The 36th Nederburg Auction takes place on 3 and 4 September and organisers Distell are apparently confident that they can reverse the negative trends that the event has shown in recent years: despite a decline in total auction sales every year since 2005, there will be more wine on offer in 2010 than there has been for some time – some 5 720 cases from over 160 producers.
Yesterday saw a media pre-auction tasting of some of the wines to go on sale. The primary purpose of the auction is to ensure the fair allocation of rare bottlings and all local producers are invited to submit wines for potential listing. A panel consisting of Distell wine buyers and Cape Wine Masters applies a simple “in or out” system and approximately only 40% of what’s put forward gets selected.
Part of Nederburg cellarmaster Razvan Macici’s brief is to make wines exclusively for the auction, and he notes that out of all the judging and assessment that his wines are subjected to, the auction selection process is the one that he treats with most trepidation. “If I enter a competition, I may or may not get a medal. If I submit a wine for auction and it doesn’t get approved, then it must be decanted or blended away. Basically it will never see commercial release”.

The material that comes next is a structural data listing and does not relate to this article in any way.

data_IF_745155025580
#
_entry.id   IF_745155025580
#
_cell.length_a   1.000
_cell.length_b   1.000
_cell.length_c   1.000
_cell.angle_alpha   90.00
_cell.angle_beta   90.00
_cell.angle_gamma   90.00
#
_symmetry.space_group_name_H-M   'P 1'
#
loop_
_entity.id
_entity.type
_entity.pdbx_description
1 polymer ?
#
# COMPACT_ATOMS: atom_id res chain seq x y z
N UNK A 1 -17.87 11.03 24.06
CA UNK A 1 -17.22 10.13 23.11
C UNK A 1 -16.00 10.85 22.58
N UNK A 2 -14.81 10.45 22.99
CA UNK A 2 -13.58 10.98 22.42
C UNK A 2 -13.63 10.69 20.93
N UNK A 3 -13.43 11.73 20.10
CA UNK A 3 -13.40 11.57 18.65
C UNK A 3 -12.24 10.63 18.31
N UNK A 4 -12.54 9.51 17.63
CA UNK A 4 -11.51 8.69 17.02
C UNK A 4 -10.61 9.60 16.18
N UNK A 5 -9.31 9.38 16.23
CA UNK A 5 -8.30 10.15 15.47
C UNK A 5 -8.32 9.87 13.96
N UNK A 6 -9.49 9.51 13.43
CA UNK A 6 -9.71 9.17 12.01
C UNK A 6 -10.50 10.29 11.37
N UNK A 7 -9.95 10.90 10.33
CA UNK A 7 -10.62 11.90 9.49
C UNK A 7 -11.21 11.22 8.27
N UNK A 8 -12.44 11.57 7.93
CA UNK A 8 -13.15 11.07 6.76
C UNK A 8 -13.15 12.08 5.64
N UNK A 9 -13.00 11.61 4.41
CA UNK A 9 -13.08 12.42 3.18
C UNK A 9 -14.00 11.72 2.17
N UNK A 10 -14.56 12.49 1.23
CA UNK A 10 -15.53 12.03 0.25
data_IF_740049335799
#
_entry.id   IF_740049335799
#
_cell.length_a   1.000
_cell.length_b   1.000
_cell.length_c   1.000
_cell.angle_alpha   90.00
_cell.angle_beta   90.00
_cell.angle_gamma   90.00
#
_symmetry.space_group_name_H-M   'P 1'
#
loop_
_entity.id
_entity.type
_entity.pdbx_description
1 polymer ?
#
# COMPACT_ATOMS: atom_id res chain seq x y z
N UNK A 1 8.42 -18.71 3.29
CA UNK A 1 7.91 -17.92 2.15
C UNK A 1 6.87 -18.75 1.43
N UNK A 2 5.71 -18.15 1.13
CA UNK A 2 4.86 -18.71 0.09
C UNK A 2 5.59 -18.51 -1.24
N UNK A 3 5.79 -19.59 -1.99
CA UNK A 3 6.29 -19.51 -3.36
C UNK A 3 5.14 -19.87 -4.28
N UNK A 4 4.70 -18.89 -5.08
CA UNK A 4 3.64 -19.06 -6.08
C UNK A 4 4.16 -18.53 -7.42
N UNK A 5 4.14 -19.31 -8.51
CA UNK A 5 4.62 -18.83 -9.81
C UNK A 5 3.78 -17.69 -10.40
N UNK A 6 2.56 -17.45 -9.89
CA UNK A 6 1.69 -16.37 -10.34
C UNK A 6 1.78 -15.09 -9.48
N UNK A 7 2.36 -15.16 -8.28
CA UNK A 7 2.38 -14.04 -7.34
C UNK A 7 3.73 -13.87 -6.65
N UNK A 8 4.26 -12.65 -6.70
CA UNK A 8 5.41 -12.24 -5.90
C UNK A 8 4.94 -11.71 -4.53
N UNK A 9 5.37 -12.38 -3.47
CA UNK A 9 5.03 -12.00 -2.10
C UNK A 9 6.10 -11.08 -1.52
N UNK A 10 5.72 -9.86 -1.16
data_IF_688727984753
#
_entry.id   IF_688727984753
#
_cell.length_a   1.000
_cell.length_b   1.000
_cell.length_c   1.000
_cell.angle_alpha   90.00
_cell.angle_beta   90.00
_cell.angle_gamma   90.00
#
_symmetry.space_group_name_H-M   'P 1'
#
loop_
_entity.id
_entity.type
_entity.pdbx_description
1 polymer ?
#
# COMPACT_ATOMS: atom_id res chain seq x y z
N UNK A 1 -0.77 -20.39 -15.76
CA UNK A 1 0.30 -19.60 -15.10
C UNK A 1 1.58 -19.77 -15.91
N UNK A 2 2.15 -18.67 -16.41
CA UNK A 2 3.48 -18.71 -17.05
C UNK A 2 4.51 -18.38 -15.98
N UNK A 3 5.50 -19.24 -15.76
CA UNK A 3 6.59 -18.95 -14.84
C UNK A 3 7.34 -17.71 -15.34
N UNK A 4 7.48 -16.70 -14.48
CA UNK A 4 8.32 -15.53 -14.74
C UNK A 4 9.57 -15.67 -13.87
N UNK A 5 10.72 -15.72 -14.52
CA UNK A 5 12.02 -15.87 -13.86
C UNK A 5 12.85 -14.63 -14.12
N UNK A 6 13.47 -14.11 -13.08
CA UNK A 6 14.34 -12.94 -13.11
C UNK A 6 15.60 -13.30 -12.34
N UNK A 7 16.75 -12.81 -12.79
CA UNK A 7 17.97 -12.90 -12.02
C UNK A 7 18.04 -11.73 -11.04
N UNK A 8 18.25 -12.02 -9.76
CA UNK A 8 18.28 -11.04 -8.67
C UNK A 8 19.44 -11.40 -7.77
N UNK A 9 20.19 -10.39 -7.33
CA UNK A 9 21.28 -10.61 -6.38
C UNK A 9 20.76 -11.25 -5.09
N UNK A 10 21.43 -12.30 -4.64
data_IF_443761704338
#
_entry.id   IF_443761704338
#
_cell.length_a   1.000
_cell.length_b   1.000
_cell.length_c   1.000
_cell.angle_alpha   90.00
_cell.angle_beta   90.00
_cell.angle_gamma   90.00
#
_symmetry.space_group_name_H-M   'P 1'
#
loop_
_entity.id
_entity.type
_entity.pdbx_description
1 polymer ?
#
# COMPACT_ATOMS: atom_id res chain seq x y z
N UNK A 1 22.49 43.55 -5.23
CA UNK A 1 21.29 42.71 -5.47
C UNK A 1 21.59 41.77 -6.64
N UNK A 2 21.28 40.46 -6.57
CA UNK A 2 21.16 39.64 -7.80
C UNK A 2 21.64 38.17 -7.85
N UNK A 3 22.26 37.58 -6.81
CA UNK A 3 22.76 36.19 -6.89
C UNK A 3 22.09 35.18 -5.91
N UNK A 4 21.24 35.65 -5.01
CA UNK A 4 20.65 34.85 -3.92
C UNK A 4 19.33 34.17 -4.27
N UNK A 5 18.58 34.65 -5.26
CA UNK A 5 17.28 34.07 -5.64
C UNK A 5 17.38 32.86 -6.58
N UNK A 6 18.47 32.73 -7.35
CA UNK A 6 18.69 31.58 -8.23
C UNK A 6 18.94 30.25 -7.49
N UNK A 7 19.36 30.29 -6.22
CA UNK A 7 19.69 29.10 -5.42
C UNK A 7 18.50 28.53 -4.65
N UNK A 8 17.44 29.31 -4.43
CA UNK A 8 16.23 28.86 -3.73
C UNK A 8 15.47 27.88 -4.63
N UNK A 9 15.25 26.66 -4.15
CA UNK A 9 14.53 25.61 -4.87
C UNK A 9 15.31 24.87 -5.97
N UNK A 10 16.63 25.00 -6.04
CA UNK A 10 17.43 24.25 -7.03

Wines I rated 18 of 20 on the 20 point scale were:
Nederburg Private Bin D215 Sauvignon Blanc 2007
De Grendel Koetshuis Sauvignon Blanc 2007
Bellingham The Maverick Chenin Blanc 2006
Mulderbosch Barrel Fermented Chardonnay 2005 (see previous post on this wine here)
Nederburg Edelkeur 1977
Nederburg Edelkeur 2005
Zonnebloem Shiraz 1974
Monis Collectors Port (Single Stamp Collection) 1948
Once again, it struck me that when considering the modern era, South Africa generally does seem to make better white than red wines. This is something with which Macici more or less concurs, his explanation being that white varietal vineyards are “in better balance” with regards canopies and root systems. Neil Pendock, my regular interlocutor over at the Sunday Times. thinks this is all nonsense, however, on the basis that reds fetch far higher prices, a clear indication of how the market views relative quality, and the market is never wrong…
Regardless, wine of the tasting for me was a red, namely Zonnebloem Shiraz 1974. Though labelled as a single varietal wine, legislation back then was sufficiently lax back then to allow the wine to contain 25% Cabernet Sauvignon and 10% Cinsaut. What impressed about it was how it did not decline in the glass over time but continued to reveal more dimensions of aroma and flavour. There are those that are inclined to dismiss what Marc Kent of Boekenhoutskloof is currently trying to do with The Chocolate Block, but it is interesting to note that it is not a million miles away in terms of composition, the 2008 consisting of 69% Shiraz, 13% Grenache, 10% Cabernet Sauvignon, 7% Cinsaut and 2% Viognier.